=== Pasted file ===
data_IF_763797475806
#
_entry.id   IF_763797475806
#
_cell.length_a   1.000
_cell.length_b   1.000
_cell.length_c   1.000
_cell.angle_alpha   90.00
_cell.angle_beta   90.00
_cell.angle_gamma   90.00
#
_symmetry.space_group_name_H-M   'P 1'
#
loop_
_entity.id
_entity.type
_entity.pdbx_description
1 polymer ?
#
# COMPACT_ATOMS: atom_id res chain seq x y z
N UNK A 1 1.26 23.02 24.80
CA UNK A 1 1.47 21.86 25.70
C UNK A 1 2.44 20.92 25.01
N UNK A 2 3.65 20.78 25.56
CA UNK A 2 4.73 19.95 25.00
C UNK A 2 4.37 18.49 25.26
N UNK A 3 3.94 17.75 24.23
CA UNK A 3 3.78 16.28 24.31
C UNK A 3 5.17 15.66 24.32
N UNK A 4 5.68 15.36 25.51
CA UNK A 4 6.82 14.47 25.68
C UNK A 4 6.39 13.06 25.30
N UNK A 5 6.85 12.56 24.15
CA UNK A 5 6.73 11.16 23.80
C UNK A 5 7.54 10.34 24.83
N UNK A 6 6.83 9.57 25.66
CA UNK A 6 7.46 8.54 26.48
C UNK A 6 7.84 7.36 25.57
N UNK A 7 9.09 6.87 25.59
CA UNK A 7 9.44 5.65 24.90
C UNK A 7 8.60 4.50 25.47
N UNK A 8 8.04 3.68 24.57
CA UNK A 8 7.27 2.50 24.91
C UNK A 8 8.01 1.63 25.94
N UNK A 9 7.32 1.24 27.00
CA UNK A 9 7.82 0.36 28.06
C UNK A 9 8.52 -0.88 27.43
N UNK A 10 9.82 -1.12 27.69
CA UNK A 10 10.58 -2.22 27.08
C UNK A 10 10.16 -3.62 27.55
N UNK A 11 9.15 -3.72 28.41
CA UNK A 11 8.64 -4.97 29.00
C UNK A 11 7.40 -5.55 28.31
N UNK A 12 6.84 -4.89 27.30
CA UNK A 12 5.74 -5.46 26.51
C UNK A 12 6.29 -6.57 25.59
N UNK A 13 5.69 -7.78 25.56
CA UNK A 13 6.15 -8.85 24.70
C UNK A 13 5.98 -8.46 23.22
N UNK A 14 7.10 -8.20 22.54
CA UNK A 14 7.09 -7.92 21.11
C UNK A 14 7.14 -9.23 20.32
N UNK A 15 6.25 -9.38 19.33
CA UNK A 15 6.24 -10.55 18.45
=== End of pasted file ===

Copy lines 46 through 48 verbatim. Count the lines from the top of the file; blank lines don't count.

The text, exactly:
CA UNK A 9 7.82 0.36 28.06
C UNK A 9 8.52 -0.88 27.43
N UNK A 10 9.82 -1.12 27.69